Environmental Protection Minister Gilad Erdan (Likud) said Thursday and Friday that it was “unnatural” for Yesh Atid chief Yair Lapid to demand the foreign ministership after his party’s surprise second-place finish in the Knesset elections earlier in the week.
Prime Minister Benjamin Netanyahu reportedly offered Lapid the choice of serving as either finance or foreign minister in the next government on Thursday, when the two held a lengthy face-to-face meeting.
According to Erdan, who spoke on Thursday with Channel 2 and on Friday with Israel Radio, the Finance Ministry is a better fit for Lapid, since he campaigned on a platform of domestic and largely socioeconomic issues.
Referring to Lapid’s campaign and its focus on the middle class, universal military service and the high cost of living in Israel, the environmental protection minister said, “At the Finance Ministry, [Lapid] will be able to have influence over these issues.” Former foreign minister and Yisrael Beytenu head Avigdor Liberman made similar comments on Wednesday, intimating that Lapid might more naturally gravitate to the Treasury.
Erdan also told Israel Radio on Friday that Netanyahu’s Likud party was interested in having Kadima join a coalition government. Kadima, the largest party in the outgoing 18th Knesset, made it past the electoral threshold by the skin of its teeth, garnering just two seats in the incoming Knesset.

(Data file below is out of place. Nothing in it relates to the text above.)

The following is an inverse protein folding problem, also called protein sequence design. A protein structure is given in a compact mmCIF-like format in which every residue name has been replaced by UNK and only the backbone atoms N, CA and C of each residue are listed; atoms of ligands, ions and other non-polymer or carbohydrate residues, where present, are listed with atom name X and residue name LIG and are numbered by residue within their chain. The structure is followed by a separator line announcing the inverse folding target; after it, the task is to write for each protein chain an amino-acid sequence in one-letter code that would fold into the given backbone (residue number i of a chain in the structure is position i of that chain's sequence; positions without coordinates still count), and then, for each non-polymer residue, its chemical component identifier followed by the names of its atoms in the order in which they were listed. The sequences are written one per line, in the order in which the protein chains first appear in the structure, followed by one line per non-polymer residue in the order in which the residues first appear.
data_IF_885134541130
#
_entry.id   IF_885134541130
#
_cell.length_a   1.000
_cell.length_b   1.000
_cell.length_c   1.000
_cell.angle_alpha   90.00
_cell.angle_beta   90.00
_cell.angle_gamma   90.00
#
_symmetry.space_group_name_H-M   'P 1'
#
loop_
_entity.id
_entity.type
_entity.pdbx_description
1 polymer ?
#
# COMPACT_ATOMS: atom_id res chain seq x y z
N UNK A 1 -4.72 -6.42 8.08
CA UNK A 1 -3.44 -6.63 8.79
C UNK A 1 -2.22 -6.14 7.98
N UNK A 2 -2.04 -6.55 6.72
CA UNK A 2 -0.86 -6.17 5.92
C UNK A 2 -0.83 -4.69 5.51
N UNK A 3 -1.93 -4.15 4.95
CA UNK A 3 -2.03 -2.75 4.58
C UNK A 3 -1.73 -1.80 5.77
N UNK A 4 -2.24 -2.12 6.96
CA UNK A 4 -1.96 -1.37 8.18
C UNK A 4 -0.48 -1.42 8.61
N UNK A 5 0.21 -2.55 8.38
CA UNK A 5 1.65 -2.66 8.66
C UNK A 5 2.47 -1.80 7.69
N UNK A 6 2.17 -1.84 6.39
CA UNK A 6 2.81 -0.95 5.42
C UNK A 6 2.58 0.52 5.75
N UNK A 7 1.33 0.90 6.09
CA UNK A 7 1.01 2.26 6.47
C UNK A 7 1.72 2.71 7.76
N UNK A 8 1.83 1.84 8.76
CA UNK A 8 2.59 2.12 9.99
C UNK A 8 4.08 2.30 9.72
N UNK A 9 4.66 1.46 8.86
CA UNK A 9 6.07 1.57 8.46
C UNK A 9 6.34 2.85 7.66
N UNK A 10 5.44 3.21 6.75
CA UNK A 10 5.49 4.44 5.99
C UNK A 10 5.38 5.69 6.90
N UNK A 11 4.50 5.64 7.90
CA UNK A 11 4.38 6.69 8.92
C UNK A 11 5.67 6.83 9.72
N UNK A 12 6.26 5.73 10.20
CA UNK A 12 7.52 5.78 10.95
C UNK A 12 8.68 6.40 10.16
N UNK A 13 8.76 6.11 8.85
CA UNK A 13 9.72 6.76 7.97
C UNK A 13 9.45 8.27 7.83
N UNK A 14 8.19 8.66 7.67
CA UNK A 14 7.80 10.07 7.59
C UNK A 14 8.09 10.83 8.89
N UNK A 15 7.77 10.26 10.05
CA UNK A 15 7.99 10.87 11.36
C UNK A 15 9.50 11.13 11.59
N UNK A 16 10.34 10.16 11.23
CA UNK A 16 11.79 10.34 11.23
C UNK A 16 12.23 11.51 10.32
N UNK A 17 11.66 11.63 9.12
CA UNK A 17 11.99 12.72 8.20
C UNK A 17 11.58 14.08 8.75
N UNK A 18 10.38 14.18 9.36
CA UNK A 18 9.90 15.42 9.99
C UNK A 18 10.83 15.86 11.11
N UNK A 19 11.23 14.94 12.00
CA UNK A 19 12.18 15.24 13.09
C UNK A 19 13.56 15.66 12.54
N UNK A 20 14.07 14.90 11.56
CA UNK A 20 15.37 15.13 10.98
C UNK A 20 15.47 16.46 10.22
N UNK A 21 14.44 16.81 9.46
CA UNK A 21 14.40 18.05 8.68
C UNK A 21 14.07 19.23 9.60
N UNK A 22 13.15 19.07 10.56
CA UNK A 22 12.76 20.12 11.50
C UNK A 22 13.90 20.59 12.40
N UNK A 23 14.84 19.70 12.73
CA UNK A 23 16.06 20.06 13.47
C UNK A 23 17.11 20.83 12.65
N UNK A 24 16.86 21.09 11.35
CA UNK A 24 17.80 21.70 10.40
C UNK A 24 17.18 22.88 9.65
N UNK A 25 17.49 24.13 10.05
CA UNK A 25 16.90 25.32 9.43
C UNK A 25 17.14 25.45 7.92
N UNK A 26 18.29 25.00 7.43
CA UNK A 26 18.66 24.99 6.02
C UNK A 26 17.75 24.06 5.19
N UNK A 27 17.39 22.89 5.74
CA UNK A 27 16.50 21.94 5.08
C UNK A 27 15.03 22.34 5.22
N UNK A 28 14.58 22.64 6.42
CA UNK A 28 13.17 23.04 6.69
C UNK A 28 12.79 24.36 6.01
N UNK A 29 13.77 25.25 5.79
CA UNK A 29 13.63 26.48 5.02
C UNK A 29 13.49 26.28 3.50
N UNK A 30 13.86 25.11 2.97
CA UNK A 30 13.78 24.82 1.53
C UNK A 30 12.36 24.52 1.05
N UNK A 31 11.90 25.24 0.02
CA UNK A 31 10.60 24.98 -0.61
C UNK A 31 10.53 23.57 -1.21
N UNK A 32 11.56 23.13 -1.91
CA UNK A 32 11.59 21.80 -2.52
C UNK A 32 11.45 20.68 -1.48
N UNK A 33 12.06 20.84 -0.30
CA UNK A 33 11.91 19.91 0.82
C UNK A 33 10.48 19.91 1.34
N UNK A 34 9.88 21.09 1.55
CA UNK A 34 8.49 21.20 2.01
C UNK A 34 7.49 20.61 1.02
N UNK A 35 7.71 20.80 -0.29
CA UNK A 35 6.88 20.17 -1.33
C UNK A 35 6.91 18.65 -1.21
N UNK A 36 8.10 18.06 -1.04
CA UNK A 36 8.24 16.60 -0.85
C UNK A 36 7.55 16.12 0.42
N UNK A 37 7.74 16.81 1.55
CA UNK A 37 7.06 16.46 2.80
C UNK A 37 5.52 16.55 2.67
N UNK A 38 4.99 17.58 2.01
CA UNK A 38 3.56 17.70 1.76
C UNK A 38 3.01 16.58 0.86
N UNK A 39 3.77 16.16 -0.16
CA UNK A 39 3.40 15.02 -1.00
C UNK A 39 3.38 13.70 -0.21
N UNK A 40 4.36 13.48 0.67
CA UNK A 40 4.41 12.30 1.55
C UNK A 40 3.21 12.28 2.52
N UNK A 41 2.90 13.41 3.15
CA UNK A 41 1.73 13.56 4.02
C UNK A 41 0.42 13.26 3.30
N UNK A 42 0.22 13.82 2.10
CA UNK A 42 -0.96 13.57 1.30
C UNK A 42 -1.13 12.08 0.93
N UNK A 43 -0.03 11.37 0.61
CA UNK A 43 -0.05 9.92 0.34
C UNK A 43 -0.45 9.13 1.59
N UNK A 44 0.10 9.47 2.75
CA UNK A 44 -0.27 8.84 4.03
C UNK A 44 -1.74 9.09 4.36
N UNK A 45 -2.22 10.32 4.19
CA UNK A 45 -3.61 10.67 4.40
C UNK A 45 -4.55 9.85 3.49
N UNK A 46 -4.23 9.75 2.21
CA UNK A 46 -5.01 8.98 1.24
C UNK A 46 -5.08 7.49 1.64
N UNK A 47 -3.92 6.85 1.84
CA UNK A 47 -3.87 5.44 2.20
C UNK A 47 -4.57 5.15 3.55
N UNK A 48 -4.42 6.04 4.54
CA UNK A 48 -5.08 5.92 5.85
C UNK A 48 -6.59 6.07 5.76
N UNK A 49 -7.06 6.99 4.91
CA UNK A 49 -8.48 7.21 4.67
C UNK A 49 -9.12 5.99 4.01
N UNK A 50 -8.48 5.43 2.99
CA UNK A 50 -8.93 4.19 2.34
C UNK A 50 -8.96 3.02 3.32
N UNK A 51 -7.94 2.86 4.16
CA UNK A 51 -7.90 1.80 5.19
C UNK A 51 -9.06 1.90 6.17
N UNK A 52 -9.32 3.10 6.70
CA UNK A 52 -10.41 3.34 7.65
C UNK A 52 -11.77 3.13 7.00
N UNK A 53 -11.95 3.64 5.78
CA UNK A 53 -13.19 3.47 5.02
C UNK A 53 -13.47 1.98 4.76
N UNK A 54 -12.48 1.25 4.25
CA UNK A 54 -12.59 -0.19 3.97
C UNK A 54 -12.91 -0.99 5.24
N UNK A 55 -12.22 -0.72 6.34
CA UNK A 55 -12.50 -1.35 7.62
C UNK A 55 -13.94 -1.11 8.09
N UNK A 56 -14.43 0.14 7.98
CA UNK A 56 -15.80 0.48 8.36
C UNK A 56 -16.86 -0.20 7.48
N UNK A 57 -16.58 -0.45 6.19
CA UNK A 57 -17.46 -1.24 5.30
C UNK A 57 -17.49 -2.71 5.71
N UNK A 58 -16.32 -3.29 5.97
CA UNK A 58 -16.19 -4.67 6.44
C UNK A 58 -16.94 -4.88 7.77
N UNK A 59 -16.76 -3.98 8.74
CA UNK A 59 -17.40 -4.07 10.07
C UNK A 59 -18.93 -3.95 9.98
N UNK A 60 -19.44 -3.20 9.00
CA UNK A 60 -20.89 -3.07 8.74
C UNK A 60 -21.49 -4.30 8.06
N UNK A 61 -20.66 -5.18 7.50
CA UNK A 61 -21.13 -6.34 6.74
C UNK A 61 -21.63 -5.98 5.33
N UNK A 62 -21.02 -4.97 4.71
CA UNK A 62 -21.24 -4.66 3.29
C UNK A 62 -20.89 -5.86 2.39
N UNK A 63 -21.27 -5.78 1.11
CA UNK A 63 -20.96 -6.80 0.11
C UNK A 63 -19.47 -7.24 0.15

Erdan clarified that Netanyahu’s speech at Bar-Ilan University, in June 2009, where the prime minister came out in support of a two-state solution, was still valid.
Commenting on the opposition to a two-state solution from Naftali Bennett’s Jewish Home party, which ended up with 12 Knesset seats after the final votes were tallied Thursday, the Likud minister said it was the prime minister who directs foreign policy, and that whoever has a problem with that should not join Netanyahu’s coalition.
Incoming Jewish Home MK Uri Orbach reiterated to Israel Radio on Friday that his party opposes a two-state solution, but that despite their differences, his party wants to partner with the Likud in the next coalition.
The Times of Israel covers one of the most complicated, and contentious, parts of the world. Determined to keep readers fully informed and enable them to form and flesh out their own opinions, The Times of Israel has gradually established itself as the leading source of independent and fair-minded journalism on Israel, the region and the Jewish world.
We've achieved this by investing ever-greater resources in our journalism while keeping all of the content on our site free.
Unlike many other news sites, we have not put up a paywall. But we would like to invite readers who can afford to do so, and for whom The Times of Israel has become important, to help support our journalism by joining The Times of Israel Community. Join now and for as little as $6 a month you can both help ensure our ongoing investment in quality journalism, and enjoy special status and benefits as a Times of Israel Community member.